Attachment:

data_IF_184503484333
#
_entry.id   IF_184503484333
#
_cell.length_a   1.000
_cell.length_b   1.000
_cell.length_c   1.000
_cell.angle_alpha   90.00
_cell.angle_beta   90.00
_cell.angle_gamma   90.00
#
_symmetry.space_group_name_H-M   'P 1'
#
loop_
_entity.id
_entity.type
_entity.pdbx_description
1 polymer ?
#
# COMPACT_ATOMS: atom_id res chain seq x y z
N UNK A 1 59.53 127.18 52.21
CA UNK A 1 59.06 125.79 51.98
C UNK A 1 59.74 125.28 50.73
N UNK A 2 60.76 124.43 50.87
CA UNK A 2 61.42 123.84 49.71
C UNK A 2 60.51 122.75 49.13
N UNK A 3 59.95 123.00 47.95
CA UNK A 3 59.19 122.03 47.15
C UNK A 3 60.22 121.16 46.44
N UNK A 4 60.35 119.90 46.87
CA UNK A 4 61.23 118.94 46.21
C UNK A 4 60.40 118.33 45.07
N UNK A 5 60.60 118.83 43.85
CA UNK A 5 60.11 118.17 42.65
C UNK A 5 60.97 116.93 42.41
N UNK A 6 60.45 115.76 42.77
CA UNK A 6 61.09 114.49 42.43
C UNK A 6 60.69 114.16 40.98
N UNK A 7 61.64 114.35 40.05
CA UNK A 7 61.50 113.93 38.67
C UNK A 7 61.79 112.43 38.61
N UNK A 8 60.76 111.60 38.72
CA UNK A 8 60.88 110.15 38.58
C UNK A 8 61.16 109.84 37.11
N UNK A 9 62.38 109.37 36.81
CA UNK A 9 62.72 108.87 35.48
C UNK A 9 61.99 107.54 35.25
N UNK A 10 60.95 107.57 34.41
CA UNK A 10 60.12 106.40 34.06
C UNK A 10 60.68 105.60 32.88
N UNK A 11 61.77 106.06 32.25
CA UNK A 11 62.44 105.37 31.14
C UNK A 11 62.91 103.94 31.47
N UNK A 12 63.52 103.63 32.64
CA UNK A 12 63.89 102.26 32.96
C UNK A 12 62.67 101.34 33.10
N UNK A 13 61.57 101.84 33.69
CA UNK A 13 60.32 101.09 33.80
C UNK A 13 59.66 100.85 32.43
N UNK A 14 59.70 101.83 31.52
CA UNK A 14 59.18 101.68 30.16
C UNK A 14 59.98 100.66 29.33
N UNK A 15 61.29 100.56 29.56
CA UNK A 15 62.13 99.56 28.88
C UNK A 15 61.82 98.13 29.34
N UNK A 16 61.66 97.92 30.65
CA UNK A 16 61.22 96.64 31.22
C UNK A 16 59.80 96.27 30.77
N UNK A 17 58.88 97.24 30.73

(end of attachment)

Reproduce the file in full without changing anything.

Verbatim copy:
data_IF_184503484333
#
_entry.id   IF_184503484333
#
_cell.length_a   1.000
_cell.length_b   1.000
_cell.length_c   1.000
_cell.angle_alpha   90.00
_cell.angle_beta   90.00
_cell.angle_gamma   90.00
#
_symmetry.space_group_name_H-M   'P 1'
#
loop_
_entity.id
_entity.type
_entity.pdbx_description
1 polymer ?
#
# COMPACT_ATOMS: atom_id res chain seq x y z
N UNK A 1 59.53 127.18 52.21
CA UNK A 1 59.06 125.79 51.98
C UNK A 1 59.74 125.28 50.73
N UNK A 2 60.76 124.43 50.87
CA UNK A 2 61.42 123.84 49.71
C UNK A 2 60.51 122.75 49.13
N UNK A 3 59.95 123.00 47.95
CA UNK A 3 59.19 122.03 47.15
C UNK A 3 60.22 121.16 46.44
N UNK A 4 60.35 119.90 46.87
CA UNK A 4 61.23 118.94 46.21
C UNK A 4 60.40 118.33 45.07
N UNK A 5 60.60 118.83 43.85
CA UNK A 5 60.11 118.17 42.65
C UNK A 5 60.97 116.93 42.41
N UNK A 6 60.45 115.76 42.77
CA UNK A 6 61.09 114.49 42.43
C UNK A 6 60.69 114.16 40.98
N UNK A 7 61.64 114.35 40.05
CA UNK A 7 61.50 113.93 38.67
C UNK A 7 61.79 112.43 38.61
N UNK A 8 60.76 111.60 38.72
CA UNK A 8 60.88 110.15 38.58
C UNK A 8 61.16 109.84 37.11
N UNK A 9 62.38 109.37 36.81
CA UNK A 9 62.72 108.87 35.48
C UNK A 9 61.99 107.54 35.25
N UNK A 10 60.95 107.57 34.41
CA UNK A 10 60.12 106.40 34.06
C UNK A 10 60.68 105.60 32.88
N UNK A 11 61.77 106.06 32.25
CA UNK A 11 62.44 105.37 31.14
C UNK A 11 62.91 103.94 31.47
N UNK A 12 63.52 103.63 32.64
CA UNK A 12 63.89 102.26 32.96
C UNK A 12 62.67 101.34 33.10
N UNK A 13 61.57 101.84 33.69
CA UNK A 13 60.32 101.09 33.80
C UNK A 13 59.66 100.85 32.43
N UNK A 14 59.70 101.83 31.52
CA UNK A 14 59.18 101.68 30.16
C UNK A 14 59.98 100.66 29.33
N UNK A 15 61.29 100.56 29.56
CA UNK A 15 62.13 99.56 28.88
C UNK A 15 61.82 98.13 29.34
N UNK A 16 61.66 97.92 30.65
CA UNK A 16 61.22 96.64 31.22
C UNK A 16 59.80 96.27 30.77
N UNK A 17 58.88 97.24 30.73